Conclusion

In Indian context, it would make sense, if the insurers design policies which fulfil real customer needs and the regulator will have to make a choice whether this criterion is being fulfilled or is merely a marketing gimmick.

Innovation has to significantly add to customer welfare. What drives good innovation is the deep desire to meet the customers’ needs through value adding products and also to ensure that the credibility of the insurer and regulator is maintained. It has to address the needs of the people and fill gaps left by traditional insurance or Government support. Innovation, at the same time has to be such that the product provides protection to reasonable number of people. Mere window dressing with number of products with hardly any market acceptance is to be avoided so that people are not confused with large variety of products. Time has come for the regulator to see if this is happening and if not, weed out unwanted products. Regulator needs to seriously examine business projections made by insurer and compare with actual performance of the product. A certain number of years say 3-4 years can be given for the product to succeed otherwise it should be pulled out of the market. This is very important for a country like ours where the financial literacy and that too insurance literacy is very poor. Customers should not be confused with too many meaningless product choices.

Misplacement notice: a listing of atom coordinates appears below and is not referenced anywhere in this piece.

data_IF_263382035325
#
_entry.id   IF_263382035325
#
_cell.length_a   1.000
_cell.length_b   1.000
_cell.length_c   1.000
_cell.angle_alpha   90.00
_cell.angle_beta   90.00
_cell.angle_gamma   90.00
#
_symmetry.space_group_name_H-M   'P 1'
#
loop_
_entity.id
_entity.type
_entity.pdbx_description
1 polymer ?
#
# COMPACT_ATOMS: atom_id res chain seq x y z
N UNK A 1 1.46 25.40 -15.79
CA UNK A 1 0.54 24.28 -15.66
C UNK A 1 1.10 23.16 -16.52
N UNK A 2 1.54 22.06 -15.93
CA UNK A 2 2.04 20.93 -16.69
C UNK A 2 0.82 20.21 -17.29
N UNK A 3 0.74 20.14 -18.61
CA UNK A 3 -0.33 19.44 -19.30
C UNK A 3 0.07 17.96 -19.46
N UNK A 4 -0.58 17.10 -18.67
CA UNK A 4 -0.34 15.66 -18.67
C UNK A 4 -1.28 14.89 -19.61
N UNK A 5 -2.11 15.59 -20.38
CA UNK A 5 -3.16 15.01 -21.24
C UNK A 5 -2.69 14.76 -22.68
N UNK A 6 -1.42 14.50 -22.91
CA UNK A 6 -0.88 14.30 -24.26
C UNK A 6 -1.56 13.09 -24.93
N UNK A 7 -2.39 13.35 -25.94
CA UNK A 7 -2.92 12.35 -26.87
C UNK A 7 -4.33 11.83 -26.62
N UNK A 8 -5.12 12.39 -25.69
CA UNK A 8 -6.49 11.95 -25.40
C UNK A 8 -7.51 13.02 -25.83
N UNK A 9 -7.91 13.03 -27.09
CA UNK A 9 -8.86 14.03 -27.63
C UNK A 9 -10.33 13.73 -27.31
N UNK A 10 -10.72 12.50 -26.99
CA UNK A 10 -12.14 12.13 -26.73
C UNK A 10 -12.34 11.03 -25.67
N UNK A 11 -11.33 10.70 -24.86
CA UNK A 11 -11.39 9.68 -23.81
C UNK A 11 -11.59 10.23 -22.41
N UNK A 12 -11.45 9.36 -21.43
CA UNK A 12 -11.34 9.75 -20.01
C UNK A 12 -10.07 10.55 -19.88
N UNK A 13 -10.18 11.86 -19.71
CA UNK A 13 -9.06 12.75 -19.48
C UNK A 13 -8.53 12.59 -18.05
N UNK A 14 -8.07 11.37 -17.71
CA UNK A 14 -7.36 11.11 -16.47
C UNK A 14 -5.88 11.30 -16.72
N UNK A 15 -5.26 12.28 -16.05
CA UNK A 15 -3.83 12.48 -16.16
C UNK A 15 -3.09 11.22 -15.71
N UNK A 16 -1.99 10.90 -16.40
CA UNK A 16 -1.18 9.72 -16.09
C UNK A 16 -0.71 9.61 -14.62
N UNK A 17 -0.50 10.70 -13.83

Half-hearted commitment neither serves the customer nor the insurer. Insurers have to realise that they exist because the customers exist. The purpose of insurance is financing the healthcare needs of the customers. If that fails, customers are bound to reject it and it will only lead to an atmosphere of mistrust against the Insurer and industry.  That is something we can ill afford!


Author

Rashi Yadav

Deputy Manager,  The Oriental Insurance Co. Ltd, Delhi


Published : The Insurance Times, Decemeber 2018